According to the research, most investors prefer full-replication exchange traded funds. That is, they prefer the straightforward product that does something relatively simple – tracking an index – by the most straightforward means possible – buying the underlying stocks.
But db x-trackers and Lyxor, two ETF providers that rely exclusively on synthetic replication, have found no shortage of investors, despite using derivatives, oh anathema!
A recent survey by Credit Suisse and Deloitte reinforced the notion that investors want the simpler products. 78 per cent of respondents said they would prefer ETFs with full replication methodologies. So what is going on?
According to Oliver Schupp, head of alternatives at Credit Suisse, it is a question of uninformed versus informed opinion.
“When you really take a piece of paper and write down the pros and cons [of full-replication vs synthetic], it comes down to a toss of the coin,” he says. While investors cite increased risk, namely counterparty risk, as the reason for their declared aversion to synthetic ETFs, Mr Schupp points out that many full-replication products use security lending, which has its own counterparty risk.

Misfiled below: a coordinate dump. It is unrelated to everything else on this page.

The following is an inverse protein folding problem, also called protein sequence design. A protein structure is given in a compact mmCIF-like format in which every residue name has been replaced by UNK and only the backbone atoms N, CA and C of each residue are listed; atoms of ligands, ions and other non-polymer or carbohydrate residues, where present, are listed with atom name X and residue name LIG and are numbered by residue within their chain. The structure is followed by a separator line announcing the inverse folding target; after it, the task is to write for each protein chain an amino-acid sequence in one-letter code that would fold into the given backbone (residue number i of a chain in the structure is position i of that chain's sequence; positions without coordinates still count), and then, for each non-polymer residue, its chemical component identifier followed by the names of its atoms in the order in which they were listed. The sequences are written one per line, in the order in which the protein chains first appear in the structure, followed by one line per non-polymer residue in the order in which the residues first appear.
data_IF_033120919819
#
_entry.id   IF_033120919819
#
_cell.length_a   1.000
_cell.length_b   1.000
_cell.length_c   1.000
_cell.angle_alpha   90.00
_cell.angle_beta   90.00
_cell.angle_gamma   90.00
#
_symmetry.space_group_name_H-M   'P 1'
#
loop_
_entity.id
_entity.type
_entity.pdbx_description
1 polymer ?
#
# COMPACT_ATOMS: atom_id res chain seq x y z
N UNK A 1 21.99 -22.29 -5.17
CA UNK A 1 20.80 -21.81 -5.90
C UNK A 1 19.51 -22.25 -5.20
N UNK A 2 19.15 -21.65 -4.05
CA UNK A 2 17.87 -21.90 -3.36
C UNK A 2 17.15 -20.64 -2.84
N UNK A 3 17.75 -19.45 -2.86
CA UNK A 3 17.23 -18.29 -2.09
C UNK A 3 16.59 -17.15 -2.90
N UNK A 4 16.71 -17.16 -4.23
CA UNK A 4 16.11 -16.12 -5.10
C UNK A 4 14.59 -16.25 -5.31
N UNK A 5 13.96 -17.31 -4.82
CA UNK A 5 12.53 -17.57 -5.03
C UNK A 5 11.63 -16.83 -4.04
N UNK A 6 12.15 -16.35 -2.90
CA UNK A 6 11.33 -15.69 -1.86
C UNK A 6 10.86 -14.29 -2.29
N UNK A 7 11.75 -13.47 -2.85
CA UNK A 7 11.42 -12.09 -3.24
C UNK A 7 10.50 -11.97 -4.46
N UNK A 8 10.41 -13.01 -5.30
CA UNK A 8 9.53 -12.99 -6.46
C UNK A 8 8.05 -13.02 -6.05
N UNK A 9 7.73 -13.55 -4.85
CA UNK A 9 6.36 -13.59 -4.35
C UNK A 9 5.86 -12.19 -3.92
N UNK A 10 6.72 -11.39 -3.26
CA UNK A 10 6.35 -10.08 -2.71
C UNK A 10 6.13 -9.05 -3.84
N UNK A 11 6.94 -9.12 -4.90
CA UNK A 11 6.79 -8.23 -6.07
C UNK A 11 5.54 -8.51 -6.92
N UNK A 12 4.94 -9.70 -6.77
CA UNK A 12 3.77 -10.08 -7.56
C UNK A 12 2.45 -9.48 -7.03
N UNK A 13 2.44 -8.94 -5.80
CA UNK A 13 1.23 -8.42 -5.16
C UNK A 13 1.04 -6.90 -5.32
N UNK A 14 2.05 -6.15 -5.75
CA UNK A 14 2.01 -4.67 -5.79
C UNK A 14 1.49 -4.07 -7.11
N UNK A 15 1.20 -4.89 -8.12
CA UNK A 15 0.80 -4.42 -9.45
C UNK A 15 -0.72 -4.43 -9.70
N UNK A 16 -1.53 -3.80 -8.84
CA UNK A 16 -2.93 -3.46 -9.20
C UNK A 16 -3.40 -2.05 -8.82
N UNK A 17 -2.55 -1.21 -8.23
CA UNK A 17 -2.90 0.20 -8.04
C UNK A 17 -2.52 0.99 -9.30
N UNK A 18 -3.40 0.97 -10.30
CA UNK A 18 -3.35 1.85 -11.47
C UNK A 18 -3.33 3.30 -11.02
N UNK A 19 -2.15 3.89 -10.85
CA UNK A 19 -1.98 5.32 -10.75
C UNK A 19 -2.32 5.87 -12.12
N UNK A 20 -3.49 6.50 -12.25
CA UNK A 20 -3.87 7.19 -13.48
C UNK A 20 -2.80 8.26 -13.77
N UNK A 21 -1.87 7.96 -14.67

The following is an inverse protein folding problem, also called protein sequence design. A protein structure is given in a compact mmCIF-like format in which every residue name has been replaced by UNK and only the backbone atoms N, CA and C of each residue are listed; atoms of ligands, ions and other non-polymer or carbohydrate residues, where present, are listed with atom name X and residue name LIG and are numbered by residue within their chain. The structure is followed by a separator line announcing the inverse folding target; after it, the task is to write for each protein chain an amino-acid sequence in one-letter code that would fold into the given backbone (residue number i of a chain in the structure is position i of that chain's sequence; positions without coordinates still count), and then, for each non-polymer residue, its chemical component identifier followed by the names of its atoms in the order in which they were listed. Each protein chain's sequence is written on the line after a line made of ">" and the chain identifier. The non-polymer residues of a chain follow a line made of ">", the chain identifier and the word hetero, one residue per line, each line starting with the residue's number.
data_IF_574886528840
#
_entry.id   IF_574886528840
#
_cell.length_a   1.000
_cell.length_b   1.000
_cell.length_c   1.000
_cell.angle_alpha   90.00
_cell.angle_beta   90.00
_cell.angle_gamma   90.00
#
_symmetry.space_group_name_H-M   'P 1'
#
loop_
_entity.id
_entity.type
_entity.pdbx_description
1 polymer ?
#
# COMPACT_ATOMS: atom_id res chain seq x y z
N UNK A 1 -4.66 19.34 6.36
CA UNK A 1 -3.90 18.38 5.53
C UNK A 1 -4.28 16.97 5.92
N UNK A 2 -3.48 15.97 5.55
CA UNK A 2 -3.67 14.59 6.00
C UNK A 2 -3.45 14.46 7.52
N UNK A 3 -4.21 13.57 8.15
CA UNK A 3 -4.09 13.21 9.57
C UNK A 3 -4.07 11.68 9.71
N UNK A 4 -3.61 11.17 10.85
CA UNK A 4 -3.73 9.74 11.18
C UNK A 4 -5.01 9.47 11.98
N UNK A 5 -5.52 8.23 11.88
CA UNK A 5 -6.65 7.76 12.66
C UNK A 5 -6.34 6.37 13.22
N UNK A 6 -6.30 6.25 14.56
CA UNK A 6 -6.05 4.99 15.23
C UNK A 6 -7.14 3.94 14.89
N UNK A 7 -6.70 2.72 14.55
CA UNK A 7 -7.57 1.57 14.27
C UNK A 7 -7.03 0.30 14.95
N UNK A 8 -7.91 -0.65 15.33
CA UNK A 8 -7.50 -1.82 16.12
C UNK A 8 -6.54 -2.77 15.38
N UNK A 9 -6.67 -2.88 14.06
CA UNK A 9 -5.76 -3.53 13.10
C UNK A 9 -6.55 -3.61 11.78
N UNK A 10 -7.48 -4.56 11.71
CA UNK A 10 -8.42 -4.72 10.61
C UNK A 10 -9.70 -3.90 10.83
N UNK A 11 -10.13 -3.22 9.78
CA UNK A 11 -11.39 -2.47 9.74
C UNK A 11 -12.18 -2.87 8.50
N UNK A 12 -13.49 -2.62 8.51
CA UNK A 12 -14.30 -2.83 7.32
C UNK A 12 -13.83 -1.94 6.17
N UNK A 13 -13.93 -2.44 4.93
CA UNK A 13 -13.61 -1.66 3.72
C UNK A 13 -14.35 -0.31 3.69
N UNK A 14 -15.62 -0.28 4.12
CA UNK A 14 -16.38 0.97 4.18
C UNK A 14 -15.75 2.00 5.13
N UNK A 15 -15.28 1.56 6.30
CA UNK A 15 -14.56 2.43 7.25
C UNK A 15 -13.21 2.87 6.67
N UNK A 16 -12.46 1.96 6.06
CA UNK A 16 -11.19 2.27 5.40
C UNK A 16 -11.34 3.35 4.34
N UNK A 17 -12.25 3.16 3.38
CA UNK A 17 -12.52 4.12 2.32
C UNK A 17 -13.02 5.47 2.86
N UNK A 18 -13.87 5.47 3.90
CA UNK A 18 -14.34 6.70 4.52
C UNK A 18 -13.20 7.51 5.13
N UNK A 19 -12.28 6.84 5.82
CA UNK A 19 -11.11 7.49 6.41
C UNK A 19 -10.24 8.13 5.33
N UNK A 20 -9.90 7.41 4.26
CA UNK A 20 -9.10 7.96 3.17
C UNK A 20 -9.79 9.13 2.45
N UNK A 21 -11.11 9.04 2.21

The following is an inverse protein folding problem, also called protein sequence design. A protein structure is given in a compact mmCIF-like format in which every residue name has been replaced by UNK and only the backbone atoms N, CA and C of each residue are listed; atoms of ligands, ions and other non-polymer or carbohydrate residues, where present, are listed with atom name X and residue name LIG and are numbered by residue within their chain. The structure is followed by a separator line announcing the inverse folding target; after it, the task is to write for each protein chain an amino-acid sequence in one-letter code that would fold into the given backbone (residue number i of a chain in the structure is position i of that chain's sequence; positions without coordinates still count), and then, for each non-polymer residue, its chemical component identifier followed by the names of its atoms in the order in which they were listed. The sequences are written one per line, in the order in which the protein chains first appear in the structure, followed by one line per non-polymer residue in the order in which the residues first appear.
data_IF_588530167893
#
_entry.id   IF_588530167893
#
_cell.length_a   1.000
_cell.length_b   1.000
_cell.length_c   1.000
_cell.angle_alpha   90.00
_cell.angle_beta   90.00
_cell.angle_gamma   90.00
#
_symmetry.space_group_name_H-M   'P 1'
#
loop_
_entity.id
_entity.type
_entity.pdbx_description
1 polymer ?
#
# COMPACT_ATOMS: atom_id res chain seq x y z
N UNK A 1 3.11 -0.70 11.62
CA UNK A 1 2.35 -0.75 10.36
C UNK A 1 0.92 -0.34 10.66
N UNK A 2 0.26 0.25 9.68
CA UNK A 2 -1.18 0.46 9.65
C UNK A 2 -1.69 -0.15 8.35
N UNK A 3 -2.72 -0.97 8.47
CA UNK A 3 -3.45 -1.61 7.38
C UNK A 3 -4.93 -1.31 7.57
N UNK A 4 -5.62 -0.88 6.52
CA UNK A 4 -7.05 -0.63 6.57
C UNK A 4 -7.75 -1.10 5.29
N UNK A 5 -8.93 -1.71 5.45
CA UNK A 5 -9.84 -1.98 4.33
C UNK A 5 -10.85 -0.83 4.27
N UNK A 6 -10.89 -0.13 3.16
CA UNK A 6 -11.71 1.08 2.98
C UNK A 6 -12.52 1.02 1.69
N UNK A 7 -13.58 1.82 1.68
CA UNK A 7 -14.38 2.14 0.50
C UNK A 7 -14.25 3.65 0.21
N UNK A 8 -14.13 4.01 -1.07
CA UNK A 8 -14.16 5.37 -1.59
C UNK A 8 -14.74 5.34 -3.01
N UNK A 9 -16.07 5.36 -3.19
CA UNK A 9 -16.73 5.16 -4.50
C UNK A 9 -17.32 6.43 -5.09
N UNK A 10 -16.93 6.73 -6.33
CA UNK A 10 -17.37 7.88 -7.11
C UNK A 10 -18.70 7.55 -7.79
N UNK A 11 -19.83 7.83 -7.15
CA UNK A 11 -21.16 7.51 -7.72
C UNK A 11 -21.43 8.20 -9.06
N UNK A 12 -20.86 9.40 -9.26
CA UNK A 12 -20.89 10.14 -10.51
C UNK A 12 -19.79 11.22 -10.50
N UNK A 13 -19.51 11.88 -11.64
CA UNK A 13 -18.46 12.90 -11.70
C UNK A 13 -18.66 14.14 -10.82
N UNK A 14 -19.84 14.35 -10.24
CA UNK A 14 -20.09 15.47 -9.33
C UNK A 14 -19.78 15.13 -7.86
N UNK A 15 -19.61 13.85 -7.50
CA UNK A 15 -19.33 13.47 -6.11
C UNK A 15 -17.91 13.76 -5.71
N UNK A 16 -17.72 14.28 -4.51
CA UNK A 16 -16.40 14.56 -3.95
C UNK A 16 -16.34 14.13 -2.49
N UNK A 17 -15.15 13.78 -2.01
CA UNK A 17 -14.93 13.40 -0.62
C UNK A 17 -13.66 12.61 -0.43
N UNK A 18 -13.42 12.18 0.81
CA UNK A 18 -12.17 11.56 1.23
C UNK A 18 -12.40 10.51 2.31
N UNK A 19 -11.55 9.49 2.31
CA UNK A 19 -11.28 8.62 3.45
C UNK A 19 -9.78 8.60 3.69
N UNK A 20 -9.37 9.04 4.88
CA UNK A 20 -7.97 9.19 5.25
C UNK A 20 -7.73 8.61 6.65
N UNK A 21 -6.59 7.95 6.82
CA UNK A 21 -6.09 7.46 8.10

“The general consensus is that when you sit down with professional investors and walk them through it, they’re comfortable with swap-based ETFs.”
At the moment, Credit Suisse’s growing ETF platform only has full-replication ETFs, but it is planning to introduce swap-based products early next year, so this issue is a live one for Mr Schupp.